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The Naturalist Movement: The Monster, And The Red Badge Of Courage By Stephen Crane

3668 words - 15 pages

“A man said to the universe: ‘Sir, I exist!’ ‘However’ replied the universe, ‘the fact has not created in me a sense of obligation’”~ Stephen Crane. Crane was the champion of the American naturalist movement. Following the Civil War, American authors had to adjust and react to the astounding amount of death that occurred. Authors began to write more realistic stories and started the Realism movement. The Realist authors who took the foundations a step farther created the Naturalists. Naturalists believed that humans were hopeless and that the world was against human nature. These authors could touch on more controversial problems in life, such as racism and violence because they could create a realistic environment and make a comment on society through the characters’ inability to change the environment. Naturalist, like Crane, believed that the environment dictated human nature and life. For example, a person in poverty could not escape poverty because of the society around them would limit or totally eradicate any chance of improving their lives. These ideas spawned not only from the Civil War put from the crowded cities and slums where the poor suffered and remained poor. Humans cannot, in the eyes of a Naturalist, make effective change to their standing in life. The Naturalistic influence in The Monster and The Red Badge of Courage created common philosophies in the novels.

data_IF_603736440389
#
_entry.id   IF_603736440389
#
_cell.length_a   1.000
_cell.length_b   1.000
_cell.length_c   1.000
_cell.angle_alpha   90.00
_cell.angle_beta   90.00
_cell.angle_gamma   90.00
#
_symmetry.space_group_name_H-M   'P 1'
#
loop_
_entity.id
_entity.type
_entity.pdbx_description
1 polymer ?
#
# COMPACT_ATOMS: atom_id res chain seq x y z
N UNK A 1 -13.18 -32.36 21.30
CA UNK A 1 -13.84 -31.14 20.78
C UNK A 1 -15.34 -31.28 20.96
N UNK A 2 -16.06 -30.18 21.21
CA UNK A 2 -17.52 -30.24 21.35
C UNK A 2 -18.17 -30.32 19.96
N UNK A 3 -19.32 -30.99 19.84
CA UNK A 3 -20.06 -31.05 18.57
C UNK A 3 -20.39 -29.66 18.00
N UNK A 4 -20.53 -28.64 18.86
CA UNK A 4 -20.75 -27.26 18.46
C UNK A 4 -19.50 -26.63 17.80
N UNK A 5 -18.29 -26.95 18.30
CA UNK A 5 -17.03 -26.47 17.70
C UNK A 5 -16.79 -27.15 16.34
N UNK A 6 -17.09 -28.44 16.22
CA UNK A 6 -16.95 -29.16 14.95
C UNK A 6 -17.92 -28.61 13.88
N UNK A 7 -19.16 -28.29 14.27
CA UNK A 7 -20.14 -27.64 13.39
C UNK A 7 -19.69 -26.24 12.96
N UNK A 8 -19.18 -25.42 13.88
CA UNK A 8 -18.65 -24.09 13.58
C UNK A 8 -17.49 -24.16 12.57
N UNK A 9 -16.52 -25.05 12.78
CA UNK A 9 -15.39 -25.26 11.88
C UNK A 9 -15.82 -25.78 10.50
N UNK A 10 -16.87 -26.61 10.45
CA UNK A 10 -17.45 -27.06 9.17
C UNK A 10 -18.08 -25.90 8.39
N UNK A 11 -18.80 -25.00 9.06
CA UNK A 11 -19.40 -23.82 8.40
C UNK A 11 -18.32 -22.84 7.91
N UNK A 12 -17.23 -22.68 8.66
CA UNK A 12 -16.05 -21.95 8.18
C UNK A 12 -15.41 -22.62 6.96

The Monster is believed to be based off several events that occurred during Crane’s life (Nagel). Stephen got the idea of a man without a face from Levi Hume. Levi suffered from cancer which ate away his face and left him a faceless man, much like Henry Johnson in The Monster. Another possible influence on the novel was the life of John Merrick (Nagel). John Merrick, much like Johnson and Levi, he didn’t have a face. Unlike Levi, and very much like Henry, Merrick was taken in and cared for by a Dr. Frederick Treves. Finally, the lynching of Robert Lewis in Port Jervis, New York affected Crane (McMurray). Crane had some relation to the lynching through Judge William Crane who tried to resist the mob from lynching Robert Lewis (McMurray). Worse yet, no man was charged or investigated for the murder of the Robert as the coroner found Robert died “by being hung by the neck by a person or persons unknown to this jury.”(McMurray). The lynching showed Crane the evils of the racism that ran rampant during the late 1800’s and early 1900’s. These events helped to create the basis for The Monster.
The Red Badge of Courage has a much different background. Crane never actually experienced being a solider in the Civil War. In fact, he was born six years after the war was over and found other books on the Civil War uninteresting and dry. Crane set to write about the war in a more novelistic way and place the reader into the shoes of a soldier. In this way Crane created a novel about the Civil War that is unlike any other one written before. For never being a part of the war, Crane...

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